A year after the peace treaty, violence is on the rise in Colombia

A year after the peace treaty, violence is on the rise in Colombia

Colombia completed ratification of a landmark peace treaty with the FARC on 24 November 2016. A year later, the initial excitement has transformed into serious doubts about the deal’s success.

Rising violence

The historical absence of state institutions in Colombia’s rural areas has undermined the legitimacy of the peace process. Over the past decades, the guerrillas had managed to uphold a rebelocracy – a state within a state – and the forced and sudden change of regime was bound to encounter difficulties.

In the past year, the number of community leaders assassinated has increased dramatically. These figures include government officials, but also activists and civil society leaders who have no known ties with the guerrillas or organized crime groups. Indeed, some have been vocal critics of illegal activity.

This suggests that the disarmament process and transition of former revolutionaries into civil society have left power vacuums in areas of the country that were already experiencing a weak or non-existent presence of the state. Post-treaty, conditions have worsened for many impoverished rural communities.

In April 2017 in Tumaco, an area previously controlled by the guerrillas, coca farmers rallied to demand payment under the Substitution Plan – a policy designed to incentivize the transition from illicit into licit crops by means of cash payments. The police response was to shoot to kill.

Government officials justify such orders by claiming that renegades and drug cartels are using the peasants as human shields by paying them to assist rallies against the state. Reports suggest that two weeks prior to the protest, one police officer was shot dead and 17 more were kidnapped in the area. The task force responsible for the investigation alleges that it had reason to believe that organized crime groups were paying up to $35 to anyone willing to attend the protests.

A flawed process

By March 2017, a month prior to the protests in Tumaco, the guerrilleros were expected to start surrendering their arms and moving to safe spaces designed to guarantee a proper transition into a civilian life. This was to be supported by a number of bills passed to accelerate the process of amnesty as well as guaranteeing that individuals who were willing to give up the armed insurgency would be protected.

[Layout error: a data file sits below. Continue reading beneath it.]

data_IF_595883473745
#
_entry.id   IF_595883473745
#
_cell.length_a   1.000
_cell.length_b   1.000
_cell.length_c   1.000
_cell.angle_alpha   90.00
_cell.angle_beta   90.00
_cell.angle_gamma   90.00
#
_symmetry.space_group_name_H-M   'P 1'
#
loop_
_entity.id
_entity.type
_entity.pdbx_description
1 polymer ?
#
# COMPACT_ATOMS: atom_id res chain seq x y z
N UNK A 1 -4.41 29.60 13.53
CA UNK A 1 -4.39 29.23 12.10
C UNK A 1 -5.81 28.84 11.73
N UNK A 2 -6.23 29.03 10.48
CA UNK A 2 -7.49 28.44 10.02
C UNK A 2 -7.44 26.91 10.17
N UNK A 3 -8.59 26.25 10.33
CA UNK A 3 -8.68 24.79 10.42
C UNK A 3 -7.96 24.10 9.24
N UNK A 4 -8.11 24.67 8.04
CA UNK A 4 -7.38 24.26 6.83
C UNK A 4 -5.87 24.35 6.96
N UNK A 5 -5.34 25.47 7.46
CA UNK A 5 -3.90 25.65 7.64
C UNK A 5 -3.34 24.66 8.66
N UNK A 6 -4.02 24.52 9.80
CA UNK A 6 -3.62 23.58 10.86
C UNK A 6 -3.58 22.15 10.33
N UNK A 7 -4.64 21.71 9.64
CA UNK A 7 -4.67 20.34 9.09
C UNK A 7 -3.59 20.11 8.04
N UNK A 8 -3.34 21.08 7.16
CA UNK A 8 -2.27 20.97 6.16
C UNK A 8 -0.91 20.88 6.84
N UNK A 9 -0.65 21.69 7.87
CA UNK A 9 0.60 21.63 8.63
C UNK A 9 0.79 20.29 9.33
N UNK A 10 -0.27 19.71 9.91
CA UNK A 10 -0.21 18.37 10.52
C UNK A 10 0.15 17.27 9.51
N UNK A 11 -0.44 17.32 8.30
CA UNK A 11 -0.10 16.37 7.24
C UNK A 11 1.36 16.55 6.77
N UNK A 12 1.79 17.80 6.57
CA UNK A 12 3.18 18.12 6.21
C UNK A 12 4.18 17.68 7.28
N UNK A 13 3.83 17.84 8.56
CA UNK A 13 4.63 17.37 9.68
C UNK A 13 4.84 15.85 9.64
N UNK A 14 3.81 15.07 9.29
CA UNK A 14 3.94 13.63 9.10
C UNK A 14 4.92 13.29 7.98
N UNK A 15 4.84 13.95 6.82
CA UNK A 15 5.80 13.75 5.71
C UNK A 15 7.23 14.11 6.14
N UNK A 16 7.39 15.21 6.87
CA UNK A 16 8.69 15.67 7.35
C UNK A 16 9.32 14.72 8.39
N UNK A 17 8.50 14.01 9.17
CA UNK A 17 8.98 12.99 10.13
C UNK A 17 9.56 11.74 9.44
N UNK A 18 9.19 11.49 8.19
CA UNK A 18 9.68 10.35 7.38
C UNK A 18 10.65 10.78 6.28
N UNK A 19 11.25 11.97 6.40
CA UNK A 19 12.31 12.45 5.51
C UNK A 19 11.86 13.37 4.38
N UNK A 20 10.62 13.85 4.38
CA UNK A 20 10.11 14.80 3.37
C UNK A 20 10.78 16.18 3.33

The United Nations has sent observers to verify that arms were being handed in and destroyed. But this does not account for those fighters who do not take part in the process. Hence, even assuming that it will get harder to smuggle arms into the country, the process leaves gaps whereby not all the weapons will be handed in.

Furthermore, provisions for the safe transition to legitimate livelihoods are jeopardized by the aforementioned fact that the presence of the state within and around the areas formerly controlled by the guerrillas is weak at best. Therefore, non-state armed groups are very likely to prevail.

Looking ahead

Far from ending violence, the Peace Treaty has increased competition for the control of territory. Before the agreement, two major guerrilla groups controlled the market for drugs and violence in Colombia; after their dissolution, entry barriers have been torn down, hence new players will enter as long as it is profitable – similarly to what happened in Mexico after the fall of the Gulf Cartel.

The planting of illegal crops – mostly coca – will continue. Despite government incentives, in the long-run it still remains more profitable for farmers to produce illicit commodities. The restart of fumigation techniques that were banned in 2015 reflects this trend, which has seen a doubling in illegal crop production over the past four years.

Categories: Latin America, Security

About Author

Marc Hernando Santacana

Marc Hernando Santacana earned a BA in Economics with a Minor in Political Sciences from the Vancouver School of Economics at the University of British Columbia. Throughout his studies, he focused mainly in topics surrounding Game Theory, Non-State Armed Groups, International Security and State Building. He speaks Catalan, Spanish, English, French, German and Chinese.